Nahal Oz old-timers remember when relations with their neighbors in Gaza were friendly, and when kibbutzniks would frequently shop in the Gazan markets – but that was a long time ago. Gaza is now hostile territory and, like many other kibbutzim, during the past 20 years Nahal Ozs property was privatized, and the stringent rules of the old-fashioned kibbutz were replaced by greater individual freedom. Nevertheless, communal life remains strong to this day, and outsiders can only envy the deep bonds and idyllic atmosphere that make Nahal Oz such a special place.
Times of crisis
Nahal Oz has certainly experienced its share of adversity since it was founded, and the last 15 years have been the most difficult of all. The kibbutz has been repeatedly hit by missiles and rockets, but, due to the very short distance from Gaza, residents have at most only a few seconds to run for cover in a nearby shelter. Despite this grim and frightening reality, the members of Nahal Oz continued to be courageous and resilient, and many new families even moved to the kibbutz in the past decade.
Most of the time its quiet here, explains kibbutz member Anat Maoz. Our lives here are full of love, hope and faith that it will eventually all be fine. We manage to convince ourselves that, despite everything, we are doing the right thing for our country, for ourselves and for our children.
However, the last round of violence during Operation Protective Edge was a game changer for Nahal Oz. Iron Dome could not help protect the kibbutz, which is only about half a mile from the border, and the discovery of dozens of sophisticated tunnels leading from Gaza into the surrounding area was no less than terrifying.
Nahal Oz was evacuated, with a small group staying to guard the premises. When it finally appeared that a ceasefire was taking hold, members returned home, only to find that Hamas was once again violating the ceasefire. More rockets slammed into the kibbutz, including a mortar that killed four-year-old Daniel Tregerman.
The damage to Nahal Oz during Operation Protective Edge was horrible. Homes and buildings were ruined; the community was displaced; people were injured; and – most traumatic of all – a small child lost his life. The repercussions were immediate: 17 families decided to leave the kibbutz, taking with them 41 children. Only 70 children under the age of 18 remained.
Planning the future
Having reached a crisis point, the people of Nahal Oz now had a choice. They could wallow in their misery or they could use this crossroads as an opportunity for change. Emulating the original settlers, who established the kibbutz against all odds, the brave kibbutzniks of 2014 decided to carry on the pioneering spirit and to revitalize Nahal Oz. Wasting no time, a strategic plan designed to strengthen the community has already been approved, consisting of five elements: bolstering the existing community, increasing the population by absorbing new members, building new houses to support demographic growth, establishing a branch of a Mechina that would help revitalize and rejuvenate Nahal Oz (see below), and encouraging entrepreneurship by actively seeking out new high-tech and industrial ventures, which would provide jobs to kibbutz residents.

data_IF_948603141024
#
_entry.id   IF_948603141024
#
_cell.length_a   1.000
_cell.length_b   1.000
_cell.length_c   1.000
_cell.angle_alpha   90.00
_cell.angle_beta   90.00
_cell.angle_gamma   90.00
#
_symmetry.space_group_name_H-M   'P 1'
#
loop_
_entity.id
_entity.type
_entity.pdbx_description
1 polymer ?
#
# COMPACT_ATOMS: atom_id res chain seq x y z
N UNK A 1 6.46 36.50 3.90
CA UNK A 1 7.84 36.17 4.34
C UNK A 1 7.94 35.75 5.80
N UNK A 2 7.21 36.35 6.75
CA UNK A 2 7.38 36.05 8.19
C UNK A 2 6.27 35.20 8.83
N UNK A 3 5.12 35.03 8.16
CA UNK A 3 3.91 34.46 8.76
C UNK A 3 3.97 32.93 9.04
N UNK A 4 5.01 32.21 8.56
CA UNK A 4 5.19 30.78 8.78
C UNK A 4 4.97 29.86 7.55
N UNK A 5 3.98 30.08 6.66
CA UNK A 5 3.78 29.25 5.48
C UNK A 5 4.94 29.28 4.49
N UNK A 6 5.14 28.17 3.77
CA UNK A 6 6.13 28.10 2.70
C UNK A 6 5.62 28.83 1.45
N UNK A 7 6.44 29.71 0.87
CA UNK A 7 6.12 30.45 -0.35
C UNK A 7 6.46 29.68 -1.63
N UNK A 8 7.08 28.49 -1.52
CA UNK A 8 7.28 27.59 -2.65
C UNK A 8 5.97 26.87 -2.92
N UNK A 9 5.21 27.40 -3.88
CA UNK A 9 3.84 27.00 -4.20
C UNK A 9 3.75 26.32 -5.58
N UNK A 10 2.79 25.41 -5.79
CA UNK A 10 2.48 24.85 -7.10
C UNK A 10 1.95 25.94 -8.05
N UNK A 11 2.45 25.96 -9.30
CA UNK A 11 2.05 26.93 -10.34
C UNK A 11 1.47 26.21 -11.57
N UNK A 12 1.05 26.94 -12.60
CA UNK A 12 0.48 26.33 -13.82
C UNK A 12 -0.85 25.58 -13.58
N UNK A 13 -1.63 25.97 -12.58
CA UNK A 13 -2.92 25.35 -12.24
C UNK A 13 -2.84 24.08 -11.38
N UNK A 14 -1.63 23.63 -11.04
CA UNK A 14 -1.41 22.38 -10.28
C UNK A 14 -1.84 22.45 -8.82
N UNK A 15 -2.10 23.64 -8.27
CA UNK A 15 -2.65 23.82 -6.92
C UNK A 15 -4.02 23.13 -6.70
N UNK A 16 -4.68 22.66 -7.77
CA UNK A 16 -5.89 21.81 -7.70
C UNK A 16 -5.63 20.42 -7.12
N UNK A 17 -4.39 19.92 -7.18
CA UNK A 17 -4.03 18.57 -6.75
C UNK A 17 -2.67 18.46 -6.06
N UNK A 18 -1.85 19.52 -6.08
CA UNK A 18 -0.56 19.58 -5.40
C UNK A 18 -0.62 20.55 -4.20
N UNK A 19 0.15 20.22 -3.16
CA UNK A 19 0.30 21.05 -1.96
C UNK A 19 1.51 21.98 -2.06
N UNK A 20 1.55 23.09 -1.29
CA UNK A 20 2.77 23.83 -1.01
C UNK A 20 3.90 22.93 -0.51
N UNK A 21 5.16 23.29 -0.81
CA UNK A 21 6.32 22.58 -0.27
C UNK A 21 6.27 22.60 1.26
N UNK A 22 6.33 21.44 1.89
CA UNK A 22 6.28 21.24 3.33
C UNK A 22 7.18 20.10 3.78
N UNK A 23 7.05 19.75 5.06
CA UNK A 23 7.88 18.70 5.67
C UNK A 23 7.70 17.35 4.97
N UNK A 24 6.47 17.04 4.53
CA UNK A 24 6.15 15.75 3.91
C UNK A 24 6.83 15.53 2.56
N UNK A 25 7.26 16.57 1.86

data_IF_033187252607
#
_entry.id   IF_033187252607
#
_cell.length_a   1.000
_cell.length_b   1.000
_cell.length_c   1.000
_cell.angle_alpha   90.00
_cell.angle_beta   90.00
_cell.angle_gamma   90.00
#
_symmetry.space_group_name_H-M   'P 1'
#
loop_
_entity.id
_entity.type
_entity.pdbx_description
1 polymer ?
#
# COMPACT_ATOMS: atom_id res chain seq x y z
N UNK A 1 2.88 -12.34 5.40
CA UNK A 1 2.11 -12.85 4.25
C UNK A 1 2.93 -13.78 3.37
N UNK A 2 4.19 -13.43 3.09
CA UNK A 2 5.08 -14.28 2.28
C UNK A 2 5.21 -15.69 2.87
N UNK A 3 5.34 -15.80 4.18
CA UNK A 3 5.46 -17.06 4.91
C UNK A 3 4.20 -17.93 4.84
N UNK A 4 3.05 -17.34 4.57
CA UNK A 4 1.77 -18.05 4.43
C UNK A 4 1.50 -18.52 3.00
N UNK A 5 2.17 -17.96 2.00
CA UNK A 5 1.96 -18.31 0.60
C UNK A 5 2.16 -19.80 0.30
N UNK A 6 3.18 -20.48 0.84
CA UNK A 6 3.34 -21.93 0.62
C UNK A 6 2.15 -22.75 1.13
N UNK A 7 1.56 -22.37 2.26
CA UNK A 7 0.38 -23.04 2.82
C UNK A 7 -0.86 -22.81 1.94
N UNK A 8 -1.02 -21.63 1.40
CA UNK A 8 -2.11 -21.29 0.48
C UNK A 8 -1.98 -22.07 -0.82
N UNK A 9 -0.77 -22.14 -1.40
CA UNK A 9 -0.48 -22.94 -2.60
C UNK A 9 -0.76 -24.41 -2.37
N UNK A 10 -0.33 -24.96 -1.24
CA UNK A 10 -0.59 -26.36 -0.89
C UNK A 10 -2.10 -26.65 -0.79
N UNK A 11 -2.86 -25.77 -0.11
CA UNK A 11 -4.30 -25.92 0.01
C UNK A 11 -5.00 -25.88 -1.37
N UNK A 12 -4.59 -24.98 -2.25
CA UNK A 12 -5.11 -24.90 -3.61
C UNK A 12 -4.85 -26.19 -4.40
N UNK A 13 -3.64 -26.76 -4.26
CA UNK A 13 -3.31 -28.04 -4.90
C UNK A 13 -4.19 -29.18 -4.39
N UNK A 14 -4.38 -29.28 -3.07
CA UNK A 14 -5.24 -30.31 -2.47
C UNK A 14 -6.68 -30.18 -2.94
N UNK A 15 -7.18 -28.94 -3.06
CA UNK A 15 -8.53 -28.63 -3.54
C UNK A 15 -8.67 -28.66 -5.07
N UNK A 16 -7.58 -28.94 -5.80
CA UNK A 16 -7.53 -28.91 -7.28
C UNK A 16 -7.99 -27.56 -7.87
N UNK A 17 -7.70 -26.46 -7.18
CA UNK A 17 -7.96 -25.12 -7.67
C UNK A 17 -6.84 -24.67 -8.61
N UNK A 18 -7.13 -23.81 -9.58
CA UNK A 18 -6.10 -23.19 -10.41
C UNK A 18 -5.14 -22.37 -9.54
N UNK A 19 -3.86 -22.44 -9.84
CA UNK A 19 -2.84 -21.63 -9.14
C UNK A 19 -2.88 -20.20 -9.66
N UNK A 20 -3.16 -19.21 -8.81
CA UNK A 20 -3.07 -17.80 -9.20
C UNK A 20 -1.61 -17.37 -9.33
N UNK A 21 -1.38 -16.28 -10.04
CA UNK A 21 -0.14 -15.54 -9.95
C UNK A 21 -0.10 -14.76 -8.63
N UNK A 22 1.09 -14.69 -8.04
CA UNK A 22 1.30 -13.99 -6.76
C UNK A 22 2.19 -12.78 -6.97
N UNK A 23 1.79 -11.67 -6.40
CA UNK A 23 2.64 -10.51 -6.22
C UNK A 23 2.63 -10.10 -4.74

One can only admire the people of Nahal Oz for their fortitude in the face of adversity. Now is the time for the rest of us to say thank you to the new generation of Nahal Oz pioneers and to show them our support.
A Mechina brings hope
A few weeks ago, the members of Kibbutz Nahal Oz decided to green-light the Mechina project in order to start rebuilding the community and bring young people to the kibbutz. A Mechina is a one-year post high-school program for select Israeli high-school graduates who choose to postpone their army service by a year to focus on volunteerism, Jewish studies and leadership training.
Participants live, work and study together in small groups with inspiring role models. Mechina graduates become engaged citizens who are involved in their communities and usually fill high-ranking positions in the army.
Kibbutz Nahal Oz has partnered with an existing Mechina that wants to open a new branch, and the goal is to launch the program already in the coming months – as soon as the necessary funding is obtained. Almost half of the overall required investment of $500,000 still needs to be raised, of which the lions share will be used for fortifying facilities to make them secure against rocket and mortar attacks.
Its a win-win venture. The Mechina will bring new life to Nahal Oz, including a much-needed influx of young, enthusiastic idealists who will surely infuse the kibbutz with new energy and momentum; and the 20 teens participating in the Mechina will experience kibbutz life and a sense of pioneering, while living and volunteering in a place that needs moral, physical and mental support after the traumatic events of last summer.
For more information about supporting Nahal Oz and the new Mechina, please contact Anat Maoz: firstname.lastname@example.org, Tel. +972-54-7917259.
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